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Sahil Chatterjee
Sahil Chatterjee

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Exploring the World of Spatial Computing: A Leap Forward in Technology

Yes, you've heard it right- almost all of us use spatial computing every day but, do you know what is spatial computing and how it works? It's a term that describes how a human interacts with a computer; it's like a bridge between the physical and digital realms. Spatial computing is the key to engaging with digital content. In this blog, we will explore how spatial computing works, what are its benefits, and use cases.

What is Spatial Computing?

Spatial Computing refers to the processes and tools we use to understand and interact with 3D data using components like virtual reality, augmented reality, mixed reality, AI, IoT, and more. Spatial computing is all about an immersive experience where we step into the digital world of the computer rather than just interacting with it from a distance. It is also known as the new age of the Internet or Web 3.0.

How does spatial computing work?

In simple words, spatial computing mimics how we interact with everything in the real world, including living and non-living objects, etc. Here's how it works:

The first step is to make a 3D model of the real world using technologies like Photogrammetry, Lidar, and Radar. Photogrammetry helps you create 3D models from photographs, and it can also blend multiple images from multiple sources. There's a new AI technique known as neural radiance fields (NeRF), and it is capable of creating better representation from fewer images. Radar and Lidar use radio waves and laser reflections to determine the distance between objects.

Your next step is to analyze the 3D data you gathered using analysis techniques like machine vision. This will help you identify objects and find any defects, problems, and patterns in them.

Your third step is where spatial computing takes action. For instance, let's say you have a smart home security system with face recognition technology installed at your home. Now when you approach the front door of your house, the system recognizes your face and automatically opens the door for you.

Benefits of spatial computing

  • It makes driving and navigation safer by offering directions and real-time information on traffic using GPS.
  • It helps you test products or new features before it gets market-ready.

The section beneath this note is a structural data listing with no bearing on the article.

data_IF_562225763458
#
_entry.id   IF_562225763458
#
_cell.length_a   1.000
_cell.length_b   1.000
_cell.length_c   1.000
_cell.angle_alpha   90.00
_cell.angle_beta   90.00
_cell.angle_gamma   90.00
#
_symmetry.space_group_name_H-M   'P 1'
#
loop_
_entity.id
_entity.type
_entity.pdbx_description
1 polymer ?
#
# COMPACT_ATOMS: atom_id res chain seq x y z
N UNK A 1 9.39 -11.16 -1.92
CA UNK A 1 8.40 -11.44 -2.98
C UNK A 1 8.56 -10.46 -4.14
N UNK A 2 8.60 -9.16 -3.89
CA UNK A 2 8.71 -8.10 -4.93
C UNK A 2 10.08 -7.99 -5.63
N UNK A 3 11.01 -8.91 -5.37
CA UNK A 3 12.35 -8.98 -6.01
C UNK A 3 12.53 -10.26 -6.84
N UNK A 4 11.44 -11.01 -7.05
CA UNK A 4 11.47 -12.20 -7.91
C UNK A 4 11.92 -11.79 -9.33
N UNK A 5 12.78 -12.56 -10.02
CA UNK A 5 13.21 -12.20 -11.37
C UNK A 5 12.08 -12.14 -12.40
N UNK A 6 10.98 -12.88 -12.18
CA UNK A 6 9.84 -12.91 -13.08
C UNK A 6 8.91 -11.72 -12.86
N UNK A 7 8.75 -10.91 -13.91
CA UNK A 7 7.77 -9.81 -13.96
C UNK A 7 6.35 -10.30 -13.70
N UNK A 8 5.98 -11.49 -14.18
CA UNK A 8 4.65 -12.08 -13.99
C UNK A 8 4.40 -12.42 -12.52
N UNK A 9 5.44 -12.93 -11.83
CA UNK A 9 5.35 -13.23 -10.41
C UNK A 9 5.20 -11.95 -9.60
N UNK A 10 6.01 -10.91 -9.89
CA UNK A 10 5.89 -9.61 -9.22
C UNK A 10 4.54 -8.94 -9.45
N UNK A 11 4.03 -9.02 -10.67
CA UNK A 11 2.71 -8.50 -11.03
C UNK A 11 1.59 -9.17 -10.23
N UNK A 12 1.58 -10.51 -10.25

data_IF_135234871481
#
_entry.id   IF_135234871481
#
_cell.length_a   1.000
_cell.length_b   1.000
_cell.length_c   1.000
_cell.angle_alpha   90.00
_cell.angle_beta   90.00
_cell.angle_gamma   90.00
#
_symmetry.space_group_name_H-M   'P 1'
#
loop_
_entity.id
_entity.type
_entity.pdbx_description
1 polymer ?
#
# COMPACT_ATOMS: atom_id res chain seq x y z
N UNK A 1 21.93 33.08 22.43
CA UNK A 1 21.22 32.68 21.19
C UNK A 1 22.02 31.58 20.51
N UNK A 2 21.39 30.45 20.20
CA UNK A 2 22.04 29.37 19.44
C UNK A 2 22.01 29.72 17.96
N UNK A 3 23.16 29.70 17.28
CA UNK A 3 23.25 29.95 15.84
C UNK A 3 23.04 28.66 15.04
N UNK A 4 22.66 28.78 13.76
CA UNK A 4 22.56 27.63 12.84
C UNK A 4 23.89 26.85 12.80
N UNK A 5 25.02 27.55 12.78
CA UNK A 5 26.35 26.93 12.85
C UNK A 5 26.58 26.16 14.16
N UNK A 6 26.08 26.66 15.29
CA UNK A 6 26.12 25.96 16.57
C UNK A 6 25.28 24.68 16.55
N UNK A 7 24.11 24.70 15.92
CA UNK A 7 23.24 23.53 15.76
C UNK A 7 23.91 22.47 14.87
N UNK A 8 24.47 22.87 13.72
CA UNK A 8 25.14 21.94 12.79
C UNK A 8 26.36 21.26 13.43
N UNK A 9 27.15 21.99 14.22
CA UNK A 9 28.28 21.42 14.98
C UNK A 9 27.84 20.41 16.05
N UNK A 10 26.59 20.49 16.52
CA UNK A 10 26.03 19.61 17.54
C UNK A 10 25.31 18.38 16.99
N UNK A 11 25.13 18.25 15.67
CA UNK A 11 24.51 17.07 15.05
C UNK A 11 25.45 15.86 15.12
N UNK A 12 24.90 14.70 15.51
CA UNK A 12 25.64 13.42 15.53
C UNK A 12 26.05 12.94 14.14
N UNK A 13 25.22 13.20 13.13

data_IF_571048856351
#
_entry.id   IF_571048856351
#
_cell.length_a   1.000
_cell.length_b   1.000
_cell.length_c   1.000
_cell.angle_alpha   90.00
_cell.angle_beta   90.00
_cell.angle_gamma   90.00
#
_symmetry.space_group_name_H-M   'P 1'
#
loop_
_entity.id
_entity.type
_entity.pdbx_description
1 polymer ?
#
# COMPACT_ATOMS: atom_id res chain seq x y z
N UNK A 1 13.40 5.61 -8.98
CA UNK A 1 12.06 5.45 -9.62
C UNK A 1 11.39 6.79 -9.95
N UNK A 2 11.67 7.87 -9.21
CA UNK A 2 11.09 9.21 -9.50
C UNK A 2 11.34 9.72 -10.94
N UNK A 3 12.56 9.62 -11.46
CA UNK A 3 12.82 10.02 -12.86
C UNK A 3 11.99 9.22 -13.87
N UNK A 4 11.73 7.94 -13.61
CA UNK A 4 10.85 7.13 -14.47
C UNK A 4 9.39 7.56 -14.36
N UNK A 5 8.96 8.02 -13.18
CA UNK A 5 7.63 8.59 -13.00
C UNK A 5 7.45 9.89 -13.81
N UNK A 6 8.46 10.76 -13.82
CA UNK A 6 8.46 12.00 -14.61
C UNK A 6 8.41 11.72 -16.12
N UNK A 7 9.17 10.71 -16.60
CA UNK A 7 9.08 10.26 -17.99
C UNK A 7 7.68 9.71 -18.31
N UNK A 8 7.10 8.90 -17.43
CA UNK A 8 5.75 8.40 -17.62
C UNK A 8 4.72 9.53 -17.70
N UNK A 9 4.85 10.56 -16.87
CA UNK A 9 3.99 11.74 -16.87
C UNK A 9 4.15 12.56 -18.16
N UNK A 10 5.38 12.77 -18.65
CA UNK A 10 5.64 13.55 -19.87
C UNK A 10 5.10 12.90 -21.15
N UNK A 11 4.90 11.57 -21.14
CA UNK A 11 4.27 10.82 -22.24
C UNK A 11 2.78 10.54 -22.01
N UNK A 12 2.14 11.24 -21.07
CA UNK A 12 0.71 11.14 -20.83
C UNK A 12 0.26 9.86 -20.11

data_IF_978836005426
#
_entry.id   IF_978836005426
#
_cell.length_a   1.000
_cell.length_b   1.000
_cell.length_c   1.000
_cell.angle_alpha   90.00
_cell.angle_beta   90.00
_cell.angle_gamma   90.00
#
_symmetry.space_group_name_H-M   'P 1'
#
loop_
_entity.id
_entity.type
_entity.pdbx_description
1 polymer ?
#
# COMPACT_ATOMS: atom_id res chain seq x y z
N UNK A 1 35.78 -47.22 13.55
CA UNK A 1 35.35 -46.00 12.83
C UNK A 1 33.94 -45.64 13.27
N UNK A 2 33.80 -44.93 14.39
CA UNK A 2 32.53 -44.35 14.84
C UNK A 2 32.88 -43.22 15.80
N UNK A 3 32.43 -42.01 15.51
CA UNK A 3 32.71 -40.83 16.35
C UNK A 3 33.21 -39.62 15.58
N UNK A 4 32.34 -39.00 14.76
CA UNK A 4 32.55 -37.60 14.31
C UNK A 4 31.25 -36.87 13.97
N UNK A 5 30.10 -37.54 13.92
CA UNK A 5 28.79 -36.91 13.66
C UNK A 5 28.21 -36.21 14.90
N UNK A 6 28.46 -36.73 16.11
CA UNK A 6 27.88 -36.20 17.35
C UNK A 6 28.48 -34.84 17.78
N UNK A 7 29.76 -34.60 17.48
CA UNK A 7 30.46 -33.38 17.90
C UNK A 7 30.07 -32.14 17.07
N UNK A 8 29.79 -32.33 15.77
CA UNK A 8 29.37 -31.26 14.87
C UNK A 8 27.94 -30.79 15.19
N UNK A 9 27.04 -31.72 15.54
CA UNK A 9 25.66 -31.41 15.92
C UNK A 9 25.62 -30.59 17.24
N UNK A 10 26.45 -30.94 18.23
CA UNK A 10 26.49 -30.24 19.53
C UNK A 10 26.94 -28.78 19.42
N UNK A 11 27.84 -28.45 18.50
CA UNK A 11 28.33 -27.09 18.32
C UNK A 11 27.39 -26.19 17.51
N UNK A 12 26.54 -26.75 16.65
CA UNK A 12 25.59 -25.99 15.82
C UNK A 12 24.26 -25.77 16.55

• It offers an immersive learning experience utilizing AR/VR technology.
  • It can boost real estate projects with virtual 3D tours.
  • E-commerce giants and startups are using AR/VR to offer a 3D try-on option to their customers.
  • Designers and architects are leveraging spatial computing to create virtual models of their projects.

Examples of spatial computing devices

  • VR headsets top the list for taking humans into a virtual realm where they can interact with the objects and characters within the virtual world.
  • AR glasses are next on the list, which help in projecting data and images.
  • Many smartphones and tablets come equipped with AR capabilities.
  • A mixed reality headset brings AR & VR together and lets you experience digital content laid over the real world.

Industry use cases of spatial computing

  • Architectural and design firms use spatial computing to create virtual representations of their real-world projects with immersive walkthroughs.
  • It also offers interactive and immersive learning experiences with realistic simulations.
  • Spatial computing plays a role in medical training, surgical planning, and more.
  • Needless to say, spatial computing improves our gaming experience.
  • It boosts the e-commerce industry by offering virtual try-on options.
  • Virtual property tour is made possible with spatial computing.
  • Product design, prototyping, and various other manufacturing sector are now utilizing spatial computing.
  • Self-driving cars also use spatial computing.

What's keeping us from fully adopting spatial computing?

Adaptation stands as the key challenge for spatial computing. Businesses resist adopting new technologies since they are already comfortable with their existing system and technologies. Once businesses start evaluating the benefits of spatial computing systems, they will slowly start adopting them. But spatial computing technology is far from perfect, it still needs time and work before it's ready for a unified environment.

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